Adam Levine Denies Maroon 5 Super Bowl 50 Talks


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Courtesy of WENN Newsdesk

Adam Levine has dismissed reports suggesting Maroon 5 are in talks to headline the coveted Super Bowl half-time show next year.

The “Sugar” stars hit headlines last week when they were named frontrunners for the big gig, with E! News sources claiming the group had had “extensive talks” with National Football League officials about the concert.


Frontman Levine insists there is no truth to the rumors, even though he and his bandmates would love the opportunity to wow football fans at Levi’s Stadium in Santa Clara, California, in February.

“No (there haven’t been talks), but we want to, so hopefully we can make enough of a racket so that they’ll (make an offer),” he told Today. “None of that (report) is true, but it would be nice for this to be a self-fulfilling prophecy here, so let’s get this going…”

Turning to the camera to appeal directly to NFL bosses, he then added, “Super Bowl people, we want do the Super Bowl. Let’s do it!”

NFL chiefs have reportedly also been considering recruiting Coldplay for 2016’s event, while earlier claims suggested Bruno Mars was primed for another Super Bowl showdown, just two years after hitting the main stage in 2014.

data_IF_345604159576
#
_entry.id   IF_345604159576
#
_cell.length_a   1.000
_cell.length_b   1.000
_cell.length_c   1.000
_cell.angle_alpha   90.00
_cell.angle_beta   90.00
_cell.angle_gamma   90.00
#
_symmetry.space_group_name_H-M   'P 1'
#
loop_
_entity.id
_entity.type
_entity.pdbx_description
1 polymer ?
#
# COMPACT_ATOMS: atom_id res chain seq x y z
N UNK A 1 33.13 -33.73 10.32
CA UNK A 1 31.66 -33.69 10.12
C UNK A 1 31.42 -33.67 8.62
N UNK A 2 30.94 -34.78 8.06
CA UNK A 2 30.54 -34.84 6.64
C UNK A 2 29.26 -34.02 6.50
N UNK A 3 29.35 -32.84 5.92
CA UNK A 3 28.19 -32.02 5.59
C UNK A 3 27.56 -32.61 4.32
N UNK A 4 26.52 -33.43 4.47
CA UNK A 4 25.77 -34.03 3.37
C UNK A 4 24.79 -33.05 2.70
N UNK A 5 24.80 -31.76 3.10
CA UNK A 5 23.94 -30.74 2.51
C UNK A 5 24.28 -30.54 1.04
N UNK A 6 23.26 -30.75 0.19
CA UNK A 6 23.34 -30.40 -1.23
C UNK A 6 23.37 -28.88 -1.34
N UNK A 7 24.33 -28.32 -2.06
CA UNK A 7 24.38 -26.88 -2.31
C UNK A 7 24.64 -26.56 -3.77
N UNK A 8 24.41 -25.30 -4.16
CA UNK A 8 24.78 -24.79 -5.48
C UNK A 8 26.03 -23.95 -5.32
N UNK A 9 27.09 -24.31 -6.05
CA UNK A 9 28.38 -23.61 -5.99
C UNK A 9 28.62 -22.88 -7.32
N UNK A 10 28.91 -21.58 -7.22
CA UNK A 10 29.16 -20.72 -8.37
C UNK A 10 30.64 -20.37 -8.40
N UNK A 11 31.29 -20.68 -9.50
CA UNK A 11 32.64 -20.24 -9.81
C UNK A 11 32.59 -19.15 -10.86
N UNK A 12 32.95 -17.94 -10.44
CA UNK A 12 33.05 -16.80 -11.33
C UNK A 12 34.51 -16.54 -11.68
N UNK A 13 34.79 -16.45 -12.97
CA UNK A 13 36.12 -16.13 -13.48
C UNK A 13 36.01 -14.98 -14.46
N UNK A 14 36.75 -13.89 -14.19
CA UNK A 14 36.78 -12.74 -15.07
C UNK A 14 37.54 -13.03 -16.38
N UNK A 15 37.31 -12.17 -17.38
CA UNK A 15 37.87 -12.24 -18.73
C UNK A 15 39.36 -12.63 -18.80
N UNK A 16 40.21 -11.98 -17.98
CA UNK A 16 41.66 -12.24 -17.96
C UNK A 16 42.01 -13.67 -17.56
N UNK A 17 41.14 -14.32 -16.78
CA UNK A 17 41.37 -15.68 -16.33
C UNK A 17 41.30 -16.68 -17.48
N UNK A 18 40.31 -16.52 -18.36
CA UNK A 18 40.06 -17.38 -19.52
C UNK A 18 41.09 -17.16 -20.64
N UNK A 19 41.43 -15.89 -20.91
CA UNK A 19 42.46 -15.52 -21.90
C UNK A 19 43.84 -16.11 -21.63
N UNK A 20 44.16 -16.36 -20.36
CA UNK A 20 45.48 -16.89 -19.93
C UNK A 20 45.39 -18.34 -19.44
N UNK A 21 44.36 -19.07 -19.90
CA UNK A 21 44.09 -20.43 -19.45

Katy Perry served as the headliner at the Super Bowl earlier this year, and shared the stage with Lenny Kravitz and Missy Elliott, whose surprise appearance marked her much-anticipated return to music.

The pop superstar’s half-time show was the most-watched TV concert in history, as 121 million viewers tuned in to watch her 12-minute set. The impressive number is six million more than those who checked out Bruno’s half-time show performance last year.

However, Perry previously admitted it hadn’t been easy preparing for the big show as she had to negotiate every little detail to comply with the wishes of NFL bosses.

“In my show… everything goes through my eyes; I call all the shots, 100 per cent of it,” she told Elle magazine. “With the NFL, I have to be accountable to several levels of red tape. There are many committees I have to go through for my costumes, the budgets of my show, every interview – everything, I have to report to somebody. So I am no longer the boss; I have to relinquish that control… Once you decide you’re gonna do the Super Bowl, you’re gonna have no f**king life for six months. It is the biggest thing…”


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